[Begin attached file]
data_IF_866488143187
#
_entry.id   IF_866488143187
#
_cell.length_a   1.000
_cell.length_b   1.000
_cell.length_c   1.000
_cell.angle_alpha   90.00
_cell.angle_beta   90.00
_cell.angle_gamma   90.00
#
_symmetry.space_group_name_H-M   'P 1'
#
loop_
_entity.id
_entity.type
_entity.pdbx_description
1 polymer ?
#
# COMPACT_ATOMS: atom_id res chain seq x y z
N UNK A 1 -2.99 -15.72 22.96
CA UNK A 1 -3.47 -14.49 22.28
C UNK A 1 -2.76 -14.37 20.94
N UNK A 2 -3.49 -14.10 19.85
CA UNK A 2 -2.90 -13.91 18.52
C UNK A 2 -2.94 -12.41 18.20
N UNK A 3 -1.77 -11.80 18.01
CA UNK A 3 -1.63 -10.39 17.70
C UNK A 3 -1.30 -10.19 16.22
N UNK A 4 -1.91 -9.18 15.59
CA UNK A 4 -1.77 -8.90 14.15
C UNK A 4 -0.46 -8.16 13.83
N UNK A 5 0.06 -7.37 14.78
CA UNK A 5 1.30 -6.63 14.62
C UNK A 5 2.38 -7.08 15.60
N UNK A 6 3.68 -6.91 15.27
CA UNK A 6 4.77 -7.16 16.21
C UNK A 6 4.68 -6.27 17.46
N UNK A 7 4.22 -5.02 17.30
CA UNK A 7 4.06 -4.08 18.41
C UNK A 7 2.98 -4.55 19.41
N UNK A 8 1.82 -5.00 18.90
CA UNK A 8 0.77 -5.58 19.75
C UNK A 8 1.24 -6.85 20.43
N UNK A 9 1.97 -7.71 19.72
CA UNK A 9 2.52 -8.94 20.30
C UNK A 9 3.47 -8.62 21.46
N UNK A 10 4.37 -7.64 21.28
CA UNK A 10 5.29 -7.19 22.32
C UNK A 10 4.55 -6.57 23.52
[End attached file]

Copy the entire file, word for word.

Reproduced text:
data_IF_866488143187
#
_entry.id   IF_866488143187
#
_cell.length_a   1.000
_cell.length_b   1.000
_cell.length_c   1.000
_cell.angle_alpha   90.00
_cell.angle_beta   90.00
_cell.angle_gamma   90.00
#
_symmetry.space_group_name_H-M   'P 1'
#
loop_
_entity.id
_entity.type
_entity.pdbx_description
1 polymer ?
#
# COMPACT_ATOMS: atom_id res chain seq x y z
N UNK A 1 -2.99 -15.72 22.96
CA UNK A 1 -3.47 -14.49 22.28
C UNK A 1 -2.76 -14.37 20.94
N UNK A 2 -3.49 -14.10 19.85
CA UNK A 2 -2.90 -13.91 18.52
C UNK A 2 -2.94 -12.41 18.20
N UNK A 3 -1.77 -11.80 18.01
CA UNK A 3 -1.63 -10.39 17.70
C UNK A 3 -1.30 -10.19 16.22
N UNK A 4 -1.91 -9.18 15.59
CA UNK A 4 -1.77 -8.90 14.15
C UNK A 4 -0.46 -8.16 13.83
N UNK A 5 0.06 -7.37 14.78
CA UNK A 5 1.30 -6.63 14.62
C UNK A 5 2.38 -7.08 15.60
N UNK A 6 3.68 -6.91 15.27
CA UNK A 6 4.77 -7.16 16.21
C UNK A 6 4.68 -6.27 17.46
N UNK A 7 4.22 -5.02 17.30
CA UNK A 7 4.06 -4.08 18.41
C UNK A 7 2.98 -4.55 19.41
N UNK A 8 1.82 -5.00 18.90
CA UNK A 8 0.77 -5.58 19.75
C UNK A 8 1.24 -6.85 20.43
N UNK A 9 1.97 -7.71 19.72
CA UNK A 9 2.52 -8.94 20.30
C UNK A 9 3.47 -8.62 21.46
N UNK A 10 4.37 -7.64 21.28
CA UNK A 10 5.29 -7.19 22.32
C UNK A 10 4.55 -6.57 23.52